US Physician office visits declined 17% from 2009-2011

Being insured is no guarantee unemployed will seek care

Research suggests they may be unable to cover co-pays and deductibles, or fear they cannot afford the expenses that result.

By Victoria Stagg Elliott, amednews staff. Posted Feb. 7, 2012.

Unemployed people who have private health insurance are less likely to put off care because of cost than those without insurance or on public plans. But they are much more likely than the employed to stay away from the doctor’s office.

“Even if you have insurance, you typically have to pay 20% or more of the price, and when you become unemployed, you become more cautious about spending money,” said Randall Ellis, PhD, professor of economics at Boston University and president of the American Society of Health Economists. “You put off preventive visits, and if you have the flu, you choose not to go in for treatment.”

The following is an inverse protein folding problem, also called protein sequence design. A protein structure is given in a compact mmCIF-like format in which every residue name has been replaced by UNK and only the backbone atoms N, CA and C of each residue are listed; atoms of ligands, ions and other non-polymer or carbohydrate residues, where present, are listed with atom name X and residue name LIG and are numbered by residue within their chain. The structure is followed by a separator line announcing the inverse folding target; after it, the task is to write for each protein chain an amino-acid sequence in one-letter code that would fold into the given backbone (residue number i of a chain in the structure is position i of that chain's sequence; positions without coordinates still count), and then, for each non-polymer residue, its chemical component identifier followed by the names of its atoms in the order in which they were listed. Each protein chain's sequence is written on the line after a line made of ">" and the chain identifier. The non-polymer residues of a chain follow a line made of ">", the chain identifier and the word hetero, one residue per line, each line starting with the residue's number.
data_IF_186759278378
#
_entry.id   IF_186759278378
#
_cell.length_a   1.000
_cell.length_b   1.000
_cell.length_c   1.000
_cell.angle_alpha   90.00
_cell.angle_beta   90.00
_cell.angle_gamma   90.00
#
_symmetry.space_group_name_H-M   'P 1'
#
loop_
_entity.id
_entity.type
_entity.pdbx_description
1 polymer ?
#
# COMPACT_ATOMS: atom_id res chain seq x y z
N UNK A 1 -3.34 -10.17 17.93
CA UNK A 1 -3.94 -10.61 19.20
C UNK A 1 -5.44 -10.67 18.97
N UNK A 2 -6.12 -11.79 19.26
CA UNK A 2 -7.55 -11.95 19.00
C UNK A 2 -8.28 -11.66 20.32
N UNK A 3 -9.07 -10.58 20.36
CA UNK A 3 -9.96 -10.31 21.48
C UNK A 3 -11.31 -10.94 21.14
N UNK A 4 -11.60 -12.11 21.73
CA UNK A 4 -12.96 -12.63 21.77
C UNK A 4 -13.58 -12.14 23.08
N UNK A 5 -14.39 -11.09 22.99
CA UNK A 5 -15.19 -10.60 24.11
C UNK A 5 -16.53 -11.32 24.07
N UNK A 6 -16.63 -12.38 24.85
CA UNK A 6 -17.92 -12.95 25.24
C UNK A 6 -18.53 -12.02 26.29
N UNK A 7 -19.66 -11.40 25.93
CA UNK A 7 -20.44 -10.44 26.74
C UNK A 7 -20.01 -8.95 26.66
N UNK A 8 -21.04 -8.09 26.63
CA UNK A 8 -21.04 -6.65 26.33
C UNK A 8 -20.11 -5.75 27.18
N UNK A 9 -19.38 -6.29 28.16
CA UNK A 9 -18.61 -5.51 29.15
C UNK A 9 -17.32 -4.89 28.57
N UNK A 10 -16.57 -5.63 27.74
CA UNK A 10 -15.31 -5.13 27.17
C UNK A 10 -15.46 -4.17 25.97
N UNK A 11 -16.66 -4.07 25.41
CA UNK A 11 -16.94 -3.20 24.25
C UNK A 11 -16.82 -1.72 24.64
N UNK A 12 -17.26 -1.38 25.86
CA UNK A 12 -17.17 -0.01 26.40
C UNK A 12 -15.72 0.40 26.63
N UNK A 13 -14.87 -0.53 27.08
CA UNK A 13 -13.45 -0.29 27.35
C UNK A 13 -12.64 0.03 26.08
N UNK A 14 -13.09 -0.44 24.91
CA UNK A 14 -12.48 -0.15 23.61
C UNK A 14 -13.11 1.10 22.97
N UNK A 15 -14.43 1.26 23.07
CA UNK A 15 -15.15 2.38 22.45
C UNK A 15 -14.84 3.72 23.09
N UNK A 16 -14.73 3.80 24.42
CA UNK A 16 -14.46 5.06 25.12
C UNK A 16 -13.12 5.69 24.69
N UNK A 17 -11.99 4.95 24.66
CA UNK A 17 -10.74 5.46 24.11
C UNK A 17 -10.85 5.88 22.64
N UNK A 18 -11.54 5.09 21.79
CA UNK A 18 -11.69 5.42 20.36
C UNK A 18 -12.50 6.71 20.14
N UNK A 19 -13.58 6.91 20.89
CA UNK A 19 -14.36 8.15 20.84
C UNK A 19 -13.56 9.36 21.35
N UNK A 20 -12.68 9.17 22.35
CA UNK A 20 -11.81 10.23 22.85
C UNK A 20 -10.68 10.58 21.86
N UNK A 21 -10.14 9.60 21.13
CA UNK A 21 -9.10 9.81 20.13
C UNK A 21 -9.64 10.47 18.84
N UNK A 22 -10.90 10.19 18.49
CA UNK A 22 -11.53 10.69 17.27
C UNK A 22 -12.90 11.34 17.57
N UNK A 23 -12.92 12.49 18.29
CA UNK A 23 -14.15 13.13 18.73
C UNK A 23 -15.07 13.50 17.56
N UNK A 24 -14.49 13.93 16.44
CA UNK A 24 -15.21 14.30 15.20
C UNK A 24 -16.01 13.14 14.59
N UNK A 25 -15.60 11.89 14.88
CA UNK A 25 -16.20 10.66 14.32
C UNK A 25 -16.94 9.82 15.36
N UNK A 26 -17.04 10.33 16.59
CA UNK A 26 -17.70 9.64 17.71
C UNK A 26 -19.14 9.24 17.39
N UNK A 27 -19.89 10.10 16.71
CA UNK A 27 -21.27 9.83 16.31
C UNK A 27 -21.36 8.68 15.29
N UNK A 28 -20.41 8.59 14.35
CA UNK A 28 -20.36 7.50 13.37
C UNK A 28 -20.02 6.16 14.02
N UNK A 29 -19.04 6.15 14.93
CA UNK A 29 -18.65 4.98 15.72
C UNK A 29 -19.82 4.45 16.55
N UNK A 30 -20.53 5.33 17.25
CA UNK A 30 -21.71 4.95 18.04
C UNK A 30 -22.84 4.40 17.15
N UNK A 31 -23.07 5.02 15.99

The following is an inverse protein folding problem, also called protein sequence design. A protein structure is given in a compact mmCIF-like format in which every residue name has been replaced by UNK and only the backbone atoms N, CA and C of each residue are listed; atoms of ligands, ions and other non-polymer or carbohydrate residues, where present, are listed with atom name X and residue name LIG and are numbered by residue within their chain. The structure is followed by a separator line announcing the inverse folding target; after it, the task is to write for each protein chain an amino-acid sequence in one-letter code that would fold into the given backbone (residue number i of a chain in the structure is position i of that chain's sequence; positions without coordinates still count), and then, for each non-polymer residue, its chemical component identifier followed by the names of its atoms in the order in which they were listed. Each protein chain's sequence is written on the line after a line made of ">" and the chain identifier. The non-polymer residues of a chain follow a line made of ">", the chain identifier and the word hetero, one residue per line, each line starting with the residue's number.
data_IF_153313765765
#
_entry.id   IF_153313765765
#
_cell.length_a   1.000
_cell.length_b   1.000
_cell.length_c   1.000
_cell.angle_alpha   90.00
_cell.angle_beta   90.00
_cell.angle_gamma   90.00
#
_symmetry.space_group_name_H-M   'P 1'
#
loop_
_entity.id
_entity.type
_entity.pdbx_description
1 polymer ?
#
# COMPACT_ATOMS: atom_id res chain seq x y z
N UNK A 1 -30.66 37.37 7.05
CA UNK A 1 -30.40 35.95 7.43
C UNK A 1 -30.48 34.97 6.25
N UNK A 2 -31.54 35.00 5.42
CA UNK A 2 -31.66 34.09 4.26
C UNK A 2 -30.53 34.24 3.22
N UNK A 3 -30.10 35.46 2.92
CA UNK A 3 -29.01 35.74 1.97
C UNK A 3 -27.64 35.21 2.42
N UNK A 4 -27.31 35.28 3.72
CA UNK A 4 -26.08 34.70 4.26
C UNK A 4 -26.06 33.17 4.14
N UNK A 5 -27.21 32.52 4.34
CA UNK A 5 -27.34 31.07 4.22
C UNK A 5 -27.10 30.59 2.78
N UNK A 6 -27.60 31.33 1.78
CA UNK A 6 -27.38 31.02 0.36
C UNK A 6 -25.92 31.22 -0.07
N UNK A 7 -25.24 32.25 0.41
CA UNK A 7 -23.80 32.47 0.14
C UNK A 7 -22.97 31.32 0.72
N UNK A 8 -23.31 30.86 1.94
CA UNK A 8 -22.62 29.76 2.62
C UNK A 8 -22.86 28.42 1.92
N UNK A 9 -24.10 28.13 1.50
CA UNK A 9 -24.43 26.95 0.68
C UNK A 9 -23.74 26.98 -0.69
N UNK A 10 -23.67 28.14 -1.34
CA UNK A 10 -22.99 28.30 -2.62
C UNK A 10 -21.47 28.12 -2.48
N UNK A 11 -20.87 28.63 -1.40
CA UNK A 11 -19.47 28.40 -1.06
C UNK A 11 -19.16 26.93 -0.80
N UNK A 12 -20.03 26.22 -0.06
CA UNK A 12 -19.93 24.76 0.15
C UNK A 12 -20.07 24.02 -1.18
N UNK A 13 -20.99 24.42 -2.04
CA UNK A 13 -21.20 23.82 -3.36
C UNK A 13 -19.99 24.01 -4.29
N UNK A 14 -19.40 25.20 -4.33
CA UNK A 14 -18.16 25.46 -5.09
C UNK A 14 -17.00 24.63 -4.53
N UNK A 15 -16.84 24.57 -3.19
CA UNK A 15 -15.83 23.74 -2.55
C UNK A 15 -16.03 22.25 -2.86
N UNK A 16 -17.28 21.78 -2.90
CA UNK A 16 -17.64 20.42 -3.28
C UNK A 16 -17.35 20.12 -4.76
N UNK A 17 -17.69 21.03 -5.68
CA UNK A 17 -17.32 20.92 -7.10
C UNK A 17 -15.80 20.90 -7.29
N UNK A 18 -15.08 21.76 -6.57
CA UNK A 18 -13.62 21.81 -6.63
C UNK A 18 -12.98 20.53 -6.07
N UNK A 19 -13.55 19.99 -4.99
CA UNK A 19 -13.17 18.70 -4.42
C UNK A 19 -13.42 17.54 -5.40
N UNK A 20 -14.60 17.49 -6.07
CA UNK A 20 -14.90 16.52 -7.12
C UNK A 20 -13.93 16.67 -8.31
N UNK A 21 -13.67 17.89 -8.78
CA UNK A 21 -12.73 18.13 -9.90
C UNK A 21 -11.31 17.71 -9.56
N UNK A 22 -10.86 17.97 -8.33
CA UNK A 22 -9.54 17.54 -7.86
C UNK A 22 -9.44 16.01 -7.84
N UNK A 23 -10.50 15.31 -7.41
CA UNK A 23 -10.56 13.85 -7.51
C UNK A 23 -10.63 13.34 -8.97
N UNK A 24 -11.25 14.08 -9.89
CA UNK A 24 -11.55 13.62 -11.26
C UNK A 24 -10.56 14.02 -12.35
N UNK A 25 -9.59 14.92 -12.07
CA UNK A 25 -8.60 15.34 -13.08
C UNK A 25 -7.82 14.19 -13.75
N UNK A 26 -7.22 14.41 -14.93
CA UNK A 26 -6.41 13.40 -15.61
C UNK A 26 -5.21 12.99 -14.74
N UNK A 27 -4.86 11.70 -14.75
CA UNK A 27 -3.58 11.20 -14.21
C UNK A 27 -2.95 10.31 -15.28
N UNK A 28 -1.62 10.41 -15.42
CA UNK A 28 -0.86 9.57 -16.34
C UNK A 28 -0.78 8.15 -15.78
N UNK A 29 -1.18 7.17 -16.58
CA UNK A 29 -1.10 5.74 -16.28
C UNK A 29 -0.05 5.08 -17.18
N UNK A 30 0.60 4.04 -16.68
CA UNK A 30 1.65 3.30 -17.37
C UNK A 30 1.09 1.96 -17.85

About 29.3% of the unemployed had private insurance, according to a data brief issued Jan. 24 by the Centers for Disease Control and Prevention’s National Center for Health Statistics analyzing adults 18-64 who participated in the National Health Interview Survey for 2009-2010 (

Full article is here.

Puzzling fact is that outpatient office visits declined by 17%:

“Outpatient office visits declined 17% among patients with private insurance — from 156 million in the second quarter of 2009 to 129 million in the second quarter of 2011.”


Yet  total private insurance spending on physicians remained almost unchanged.

2009 2010 Change
Total $408.3 billion $415.8 billion 1.8%
Private insurance $209.0 billion $209.4 billion 0.2%

Source: National Health Expenditure Data, Centers for Medicare & Medicaid Services Office of the Actuary, January (

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